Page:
State Flower of Connecticut
COLEBROOK - 1837
Colebrook is an elevated township, the central part of which is 31 miles northwest from Hartford, and 18 miles northeast from Litchfield, bounded north by the Massachusetts line, east by Hartland, west by Norfolk, and south by Winchester. In length from east to west is six miles, and its average breadth five. The township is hilly and mountainous, and the soil a hard gravelly loam, and generally stony. It is in general rather cold and wet, but affords tolerable good grazing. The main branch of the Farmington river intersects the eastern part of the town, and affords excellent mill seats. The population of the town in 1810 was 1,243; in 1830, it was 1,332.
It is said that in the year 1796, some laborers in this town, digging to the depth of nine or ten feet, found three large tusks, and two thigh bones, the latter of which measured each about four feet and four inches in length, and twelve inches and a half in circumference. It is added that when first discovered they were entire; but that as soon as they were exposed to the air, they mouldered into dust.**
The following is a representation of the Congregational church, situated in the central part of the town, and some buildings in the vicinity.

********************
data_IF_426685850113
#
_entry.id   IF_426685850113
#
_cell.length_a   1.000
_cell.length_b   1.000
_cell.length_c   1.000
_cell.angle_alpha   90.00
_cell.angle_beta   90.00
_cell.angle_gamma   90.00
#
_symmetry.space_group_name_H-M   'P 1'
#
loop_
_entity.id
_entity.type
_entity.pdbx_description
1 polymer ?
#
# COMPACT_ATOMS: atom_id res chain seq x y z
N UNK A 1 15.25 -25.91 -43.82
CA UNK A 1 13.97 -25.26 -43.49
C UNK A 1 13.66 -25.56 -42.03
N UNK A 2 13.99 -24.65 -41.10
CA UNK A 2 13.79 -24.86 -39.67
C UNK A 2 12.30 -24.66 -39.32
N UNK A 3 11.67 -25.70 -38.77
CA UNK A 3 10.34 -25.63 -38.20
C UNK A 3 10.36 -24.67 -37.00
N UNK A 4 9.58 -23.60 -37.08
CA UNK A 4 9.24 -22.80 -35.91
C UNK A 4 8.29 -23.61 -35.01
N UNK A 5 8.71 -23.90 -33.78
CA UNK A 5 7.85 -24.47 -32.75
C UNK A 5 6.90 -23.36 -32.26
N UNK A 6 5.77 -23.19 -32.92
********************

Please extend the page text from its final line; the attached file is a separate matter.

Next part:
Southwestern View of Colebrook, (central part)
The hill seen back of the church is sometimes denominated Mount Pisgah. The first settler in the town, Benjamin Horton, located himself about three fourths of a mile south from this place, on the Norfolk road, in December, 1765; Joseph Rockwell came in January, 1766; Joseph Seymour and Nathan Bass, in the following April and May, and Samuel Rockwell in 1767. The common method of clearing land was to girdle the timber; on the third year after girdling, it was sown with rye and seeded down to grass; the average crop was from 20 to 25 bushels to the acre. The land thus partially cleared, produced good pastorage for 7 or 8 years, when the remaining timber on the land having principally fallen, it became necessary to clear it; being fallowed down, it produced good wheat and rye. When the land was new, it produced good oats and turnips. Apple trees, at the first settlement of the town, did not flourish. The town was organized into an ecclesiastical society in 1786, and the first meeting house was built about the same time. Rev. Dr. Jonathan Edwards, of New Haven, son of the celebrated divine of the same name, was installed the first pastor, in 1795. He however continued here but 3 or 4 years, being appointed President of Union College, in Schenectady. The Rev. Chauncey Lee, D.D. was the next minister. There are at present five houses of worship in the limits of the town, 1 Congregational, 2 Baptist, 1 Methodist, and 1 for various denominations.
Reference: Connecticut Historical Collections......History and Antiquities of Every Town in Connecticut......2D Ed.; John Warner Barber, 1798-1885; Publisher: Durrie and Peck and JW, 1837.
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